• 24 hr urine test to check if M-protein (monoclonal) is present, test free light chains, and check your kidney function (creatinine level)
  1. Referral to a local hematologist/oncologist
    If there are concerns with your bloodwork, you will be referred to a general hematologist or oncologist in your area for further testing and follow-up until you are referred to a BMT (Bone Marrow Transplant) hematologist or oncologist at Vancouver General Hospital (VGH).

 

  1. Consultation with specialized BMT Hematologist/Oncologist
    BMT hematologists/oncologists are specialized in blood cancer and stem cell transplants.  At this time, Vancouver General Hospital is the only location in British Columbia and Yukon that performs stem cell transplants. You will be referred to a BMT hematologist/oncologist 4-6 months before your stem cell transplant at Vancouver General Hospital, Leon Blackmore Pavilion 6th Floor. Your BMT hematologist/oncologist will review your health history, do a physical assessment & discuss the stem cell transplant process with you and your family if eligible. They may ask for additional tests before deciding that a stem cell transplant is safe for you.

Note:  Although called a stem cell ‘transplant’, there is no actual organ removed or replaced. Stem cell transplants are not routinely offered to patients above a certain age, such as 70 or more.  If that is the case, the doctor will discuss the many other options with you.

 

  1. Nurse Navigator call: 1 to 3 weeks after the initial consultation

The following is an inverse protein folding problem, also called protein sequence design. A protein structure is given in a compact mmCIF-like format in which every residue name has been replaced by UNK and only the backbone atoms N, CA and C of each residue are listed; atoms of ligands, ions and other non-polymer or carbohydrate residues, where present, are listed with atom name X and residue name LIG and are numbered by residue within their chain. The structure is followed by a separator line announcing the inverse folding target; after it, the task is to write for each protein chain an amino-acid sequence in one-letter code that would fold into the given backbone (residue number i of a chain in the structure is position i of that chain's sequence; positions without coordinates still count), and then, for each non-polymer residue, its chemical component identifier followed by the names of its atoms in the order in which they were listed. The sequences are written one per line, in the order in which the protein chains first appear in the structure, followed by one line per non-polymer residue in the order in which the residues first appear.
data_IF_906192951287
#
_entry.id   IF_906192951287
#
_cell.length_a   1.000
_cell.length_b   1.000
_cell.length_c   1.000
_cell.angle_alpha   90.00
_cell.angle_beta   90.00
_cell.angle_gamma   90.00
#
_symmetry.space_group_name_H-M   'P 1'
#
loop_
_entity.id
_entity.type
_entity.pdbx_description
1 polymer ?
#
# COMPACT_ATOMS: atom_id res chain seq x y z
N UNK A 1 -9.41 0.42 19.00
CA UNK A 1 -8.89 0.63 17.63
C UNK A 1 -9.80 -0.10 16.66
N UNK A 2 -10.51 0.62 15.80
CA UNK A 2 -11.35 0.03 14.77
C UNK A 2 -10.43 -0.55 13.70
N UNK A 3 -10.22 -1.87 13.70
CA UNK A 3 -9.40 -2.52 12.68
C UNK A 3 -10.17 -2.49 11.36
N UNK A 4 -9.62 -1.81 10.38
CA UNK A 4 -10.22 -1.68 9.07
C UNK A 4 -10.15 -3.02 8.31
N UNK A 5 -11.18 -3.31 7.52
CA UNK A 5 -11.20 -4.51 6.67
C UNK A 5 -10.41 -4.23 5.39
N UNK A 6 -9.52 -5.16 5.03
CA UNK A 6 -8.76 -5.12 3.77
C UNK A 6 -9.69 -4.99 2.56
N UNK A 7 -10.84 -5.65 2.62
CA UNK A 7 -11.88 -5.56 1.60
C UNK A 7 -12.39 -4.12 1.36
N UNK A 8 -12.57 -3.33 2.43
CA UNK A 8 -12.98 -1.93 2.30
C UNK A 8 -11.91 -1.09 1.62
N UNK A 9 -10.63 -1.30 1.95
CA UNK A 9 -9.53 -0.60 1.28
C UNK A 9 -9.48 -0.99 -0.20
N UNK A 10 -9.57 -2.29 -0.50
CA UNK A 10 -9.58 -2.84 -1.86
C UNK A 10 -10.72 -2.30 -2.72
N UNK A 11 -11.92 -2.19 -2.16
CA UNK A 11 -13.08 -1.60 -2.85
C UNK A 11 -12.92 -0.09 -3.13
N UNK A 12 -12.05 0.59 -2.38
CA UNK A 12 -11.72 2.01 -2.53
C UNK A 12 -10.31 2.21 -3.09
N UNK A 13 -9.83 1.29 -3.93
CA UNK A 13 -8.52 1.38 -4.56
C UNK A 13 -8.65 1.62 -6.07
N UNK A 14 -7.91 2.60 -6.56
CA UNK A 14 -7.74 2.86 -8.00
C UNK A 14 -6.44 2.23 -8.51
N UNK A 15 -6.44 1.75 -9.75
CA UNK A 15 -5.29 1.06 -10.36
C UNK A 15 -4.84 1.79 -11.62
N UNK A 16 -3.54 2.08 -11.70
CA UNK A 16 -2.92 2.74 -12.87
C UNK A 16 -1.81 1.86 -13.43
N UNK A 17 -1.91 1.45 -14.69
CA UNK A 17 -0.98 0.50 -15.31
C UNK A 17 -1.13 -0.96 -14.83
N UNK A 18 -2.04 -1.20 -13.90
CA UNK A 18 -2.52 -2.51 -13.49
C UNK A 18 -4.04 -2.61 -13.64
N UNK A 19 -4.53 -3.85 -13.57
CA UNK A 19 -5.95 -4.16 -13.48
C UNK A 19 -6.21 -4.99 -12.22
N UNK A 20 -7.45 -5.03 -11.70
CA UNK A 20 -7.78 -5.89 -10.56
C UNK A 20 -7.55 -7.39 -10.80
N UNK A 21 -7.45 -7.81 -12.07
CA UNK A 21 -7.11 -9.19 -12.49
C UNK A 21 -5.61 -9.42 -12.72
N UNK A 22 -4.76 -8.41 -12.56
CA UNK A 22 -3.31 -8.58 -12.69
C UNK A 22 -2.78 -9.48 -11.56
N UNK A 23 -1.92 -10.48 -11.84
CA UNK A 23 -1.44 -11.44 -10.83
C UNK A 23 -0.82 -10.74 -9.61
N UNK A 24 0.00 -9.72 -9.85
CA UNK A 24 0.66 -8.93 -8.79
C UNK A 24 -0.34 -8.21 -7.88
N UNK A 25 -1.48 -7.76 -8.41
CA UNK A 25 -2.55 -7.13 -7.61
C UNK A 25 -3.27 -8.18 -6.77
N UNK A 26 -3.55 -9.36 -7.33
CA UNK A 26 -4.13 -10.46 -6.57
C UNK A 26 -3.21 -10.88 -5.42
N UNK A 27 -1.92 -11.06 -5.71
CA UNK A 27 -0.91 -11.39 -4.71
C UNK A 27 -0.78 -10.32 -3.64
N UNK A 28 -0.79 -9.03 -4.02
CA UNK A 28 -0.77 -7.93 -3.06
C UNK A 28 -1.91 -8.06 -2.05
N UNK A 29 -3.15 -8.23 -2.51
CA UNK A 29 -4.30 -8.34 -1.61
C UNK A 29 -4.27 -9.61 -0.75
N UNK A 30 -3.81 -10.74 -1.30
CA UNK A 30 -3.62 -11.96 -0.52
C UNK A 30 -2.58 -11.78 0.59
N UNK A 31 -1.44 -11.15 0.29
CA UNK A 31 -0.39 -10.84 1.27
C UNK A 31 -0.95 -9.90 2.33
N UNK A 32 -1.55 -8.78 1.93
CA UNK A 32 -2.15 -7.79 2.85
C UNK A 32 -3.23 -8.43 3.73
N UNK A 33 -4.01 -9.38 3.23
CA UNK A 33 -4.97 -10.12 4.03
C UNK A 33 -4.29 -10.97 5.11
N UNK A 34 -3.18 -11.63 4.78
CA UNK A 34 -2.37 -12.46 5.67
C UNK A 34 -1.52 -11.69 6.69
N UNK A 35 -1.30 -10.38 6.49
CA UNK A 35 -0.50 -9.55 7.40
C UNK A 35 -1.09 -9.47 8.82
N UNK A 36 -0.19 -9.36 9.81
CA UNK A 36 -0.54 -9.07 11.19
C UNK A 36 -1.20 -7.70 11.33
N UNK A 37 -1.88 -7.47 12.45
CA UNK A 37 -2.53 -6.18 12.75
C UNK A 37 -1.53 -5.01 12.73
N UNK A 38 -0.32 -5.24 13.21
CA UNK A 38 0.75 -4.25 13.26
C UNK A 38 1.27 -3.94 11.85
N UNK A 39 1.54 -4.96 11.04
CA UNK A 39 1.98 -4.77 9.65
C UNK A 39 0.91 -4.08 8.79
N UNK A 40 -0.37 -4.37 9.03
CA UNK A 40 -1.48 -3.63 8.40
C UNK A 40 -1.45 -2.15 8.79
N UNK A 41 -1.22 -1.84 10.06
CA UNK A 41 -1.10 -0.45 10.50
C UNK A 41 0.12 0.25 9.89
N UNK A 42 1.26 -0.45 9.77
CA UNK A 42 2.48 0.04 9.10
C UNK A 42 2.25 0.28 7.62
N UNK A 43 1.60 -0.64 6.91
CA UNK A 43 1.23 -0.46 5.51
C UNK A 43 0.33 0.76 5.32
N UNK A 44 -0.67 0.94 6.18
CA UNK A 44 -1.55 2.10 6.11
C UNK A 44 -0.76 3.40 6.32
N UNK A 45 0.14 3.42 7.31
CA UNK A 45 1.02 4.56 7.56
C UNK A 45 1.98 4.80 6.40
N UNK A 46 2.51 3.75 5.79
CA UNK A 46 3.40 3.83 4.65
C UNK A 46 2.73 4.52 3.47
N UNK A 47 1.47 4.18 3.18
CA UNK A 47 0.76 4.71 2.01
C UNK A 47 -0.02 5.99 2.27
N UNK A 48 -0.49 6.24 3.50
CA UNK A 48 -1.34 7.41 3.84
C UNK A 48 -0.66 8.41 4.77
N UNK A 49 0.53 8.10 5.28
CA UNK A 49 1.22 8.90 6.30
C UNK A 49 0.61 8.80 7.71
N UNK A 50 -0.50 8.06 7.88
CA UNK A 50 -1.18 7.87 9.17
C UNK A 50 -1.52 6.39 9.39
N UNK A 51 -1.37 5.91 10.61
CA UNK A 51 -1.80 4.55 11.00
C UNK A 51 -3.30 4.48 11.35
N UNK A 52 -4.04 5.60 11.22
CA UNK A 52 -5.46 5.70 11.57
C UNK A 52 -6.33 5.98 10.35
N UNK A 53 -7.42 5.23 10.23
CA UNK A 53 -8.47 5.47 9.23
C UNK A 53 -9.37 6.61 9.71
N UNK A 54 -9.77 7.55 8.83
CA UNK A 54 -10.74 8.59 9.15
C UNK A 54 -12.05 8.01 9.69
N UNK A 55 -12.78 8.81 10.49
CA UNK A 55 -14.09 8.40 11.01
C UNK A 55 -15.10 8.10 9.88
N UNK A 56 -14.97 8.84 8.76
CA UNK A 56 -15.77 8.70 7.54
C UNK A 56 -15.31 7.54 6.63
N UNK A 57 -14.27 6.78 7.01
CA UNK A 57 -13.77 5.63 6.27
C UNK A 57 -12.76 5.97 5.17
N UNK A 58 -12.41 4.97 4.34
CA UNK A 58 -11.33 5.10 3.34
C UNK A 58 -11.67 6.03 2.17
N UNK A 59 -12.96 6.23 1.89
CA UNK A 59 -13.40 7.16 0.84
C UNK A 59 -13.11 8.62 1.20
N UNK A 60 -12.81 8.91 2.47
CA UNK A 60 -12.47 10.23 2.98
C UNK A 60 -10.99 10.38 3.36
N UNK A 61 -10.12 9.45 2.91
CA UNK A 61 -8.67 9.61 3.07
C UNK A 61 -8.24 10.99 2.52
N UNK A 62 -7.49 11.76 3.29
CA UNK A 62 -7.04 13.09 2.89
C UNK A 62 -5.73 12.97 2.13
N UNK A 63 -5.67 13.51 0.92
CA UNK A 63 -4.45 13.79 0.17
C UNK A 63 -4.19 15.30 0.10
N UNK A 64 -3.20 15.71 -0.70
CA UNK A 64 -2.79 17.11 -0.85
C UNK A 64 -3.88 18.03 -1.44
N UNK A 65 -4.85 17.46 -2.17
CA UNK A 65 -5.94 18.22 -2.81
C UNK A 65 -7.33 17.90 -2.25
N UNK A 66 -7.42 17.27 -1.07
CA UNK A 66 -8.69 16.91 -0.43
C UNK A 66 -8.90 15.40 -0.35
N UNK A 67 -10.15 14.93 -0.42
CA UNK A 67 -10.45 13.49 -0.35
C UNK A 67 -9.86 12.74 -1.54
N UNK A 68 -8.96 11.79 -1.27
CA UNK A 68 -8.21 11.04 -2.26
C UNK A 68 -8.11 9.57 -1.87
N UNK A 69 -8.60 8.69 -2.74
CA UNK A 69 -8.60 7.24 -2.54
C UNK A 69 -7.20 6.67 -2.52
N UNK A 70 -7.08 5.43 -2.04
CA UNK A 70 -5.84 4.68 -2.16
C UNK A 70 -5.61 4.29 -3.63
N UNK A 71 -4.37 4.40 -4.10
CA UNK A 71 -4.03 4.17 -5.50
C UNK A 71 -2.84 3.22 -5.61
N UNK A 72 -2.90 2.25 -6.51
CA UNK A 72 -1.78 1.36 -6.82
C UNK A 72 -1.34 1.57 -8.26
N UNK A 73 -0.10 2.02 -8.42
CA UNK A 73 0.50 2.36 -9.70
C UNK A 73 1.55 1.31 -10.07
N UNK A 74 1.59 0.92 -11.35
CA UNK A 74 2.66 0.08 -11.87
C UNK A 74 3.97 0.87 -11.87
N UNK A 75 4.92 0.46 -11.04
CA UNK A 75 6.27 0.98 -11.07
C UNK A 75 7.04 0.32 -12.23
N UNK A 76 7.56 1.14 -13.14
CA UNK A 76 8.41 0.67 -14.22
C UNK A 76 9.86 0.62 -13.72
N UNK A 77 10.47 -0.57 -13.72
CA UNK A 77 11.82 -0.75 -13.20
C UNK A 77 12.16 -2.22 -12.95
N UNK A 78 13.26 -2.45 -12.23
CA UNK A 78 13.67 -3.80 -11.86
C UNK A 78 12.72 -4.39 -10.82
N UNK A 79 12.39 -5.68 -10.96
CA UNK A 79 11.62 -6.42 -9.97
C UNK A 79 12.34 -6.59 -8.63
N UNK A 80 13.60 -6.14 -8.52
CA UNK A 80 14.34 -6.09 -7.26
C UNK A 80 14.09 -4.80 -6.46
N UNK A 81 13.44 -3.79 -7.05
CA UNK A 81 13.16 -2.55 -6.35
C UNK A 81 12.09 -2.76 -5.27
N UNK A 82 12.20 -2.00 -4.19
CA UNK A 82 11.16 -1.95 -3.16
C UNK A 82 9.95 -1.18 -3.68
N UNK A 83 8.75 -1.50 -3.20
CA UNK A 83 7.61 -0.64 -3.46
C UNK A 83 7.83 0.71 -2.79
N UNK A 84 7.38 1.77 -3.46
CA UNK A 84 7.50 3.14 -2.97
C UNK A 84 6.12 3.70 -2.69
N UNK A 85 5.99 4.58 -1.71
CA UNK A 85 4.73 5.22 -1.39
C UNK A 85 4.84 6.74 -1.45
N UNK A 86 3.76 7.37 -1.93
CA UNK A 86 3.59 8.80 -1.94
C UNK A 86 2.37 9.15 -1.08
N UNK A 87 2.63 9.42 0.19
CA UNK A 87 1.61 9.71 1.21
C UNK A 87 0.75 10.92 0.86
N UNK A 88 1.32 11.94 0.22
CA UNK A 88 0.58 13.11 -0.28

The dedicated BMT nurse navigators and lovely assistant navigators arrange all the planning, testing and appointments needed in preparation for your stem cell transplant. A few weeks after you meet with your BMT hematologist/oncologist, you will receive a phone call from your assigned Nurse Navigator.  They will give you the dates for your stem cell collection and transplant so you can begin to prepare accordingly.  Please inform your Navigator if you require financial, emotional or physical support so they can get in touch with the BMT support team for assistance.  The BMT Nurse Navigators and assistant nurse navigators are an excellent resource to discuss any questions and concerns you may have.
  1. Diagnostic Tests
    • Complete blood count workup (CBC) to measure the number of white and red cells, platelets, hemoglobin and M-protein and calcium levels, for example
    • Specialized blood test to measure serum protein and Beta-2 microglobulin, for example
    • 24-hour urine test to measure M-protein, free light chains and creatinine levels
    • Sample bone marrow via biopsy or aspiration
  1. Imaging Tests
    • Full body (skeletal) X-Ray to check for changes in bone structure and determine if there are weak spots (osteolytic or lytic lesions)
    • CT scans to detect small lesions
    • MRI to provide detailed and accurate pictures such as myeloma cell infiltration before bone destruction is visible on X-Ray
    • PET scan is a nuclear medicine imaging technique, but not always used in this setting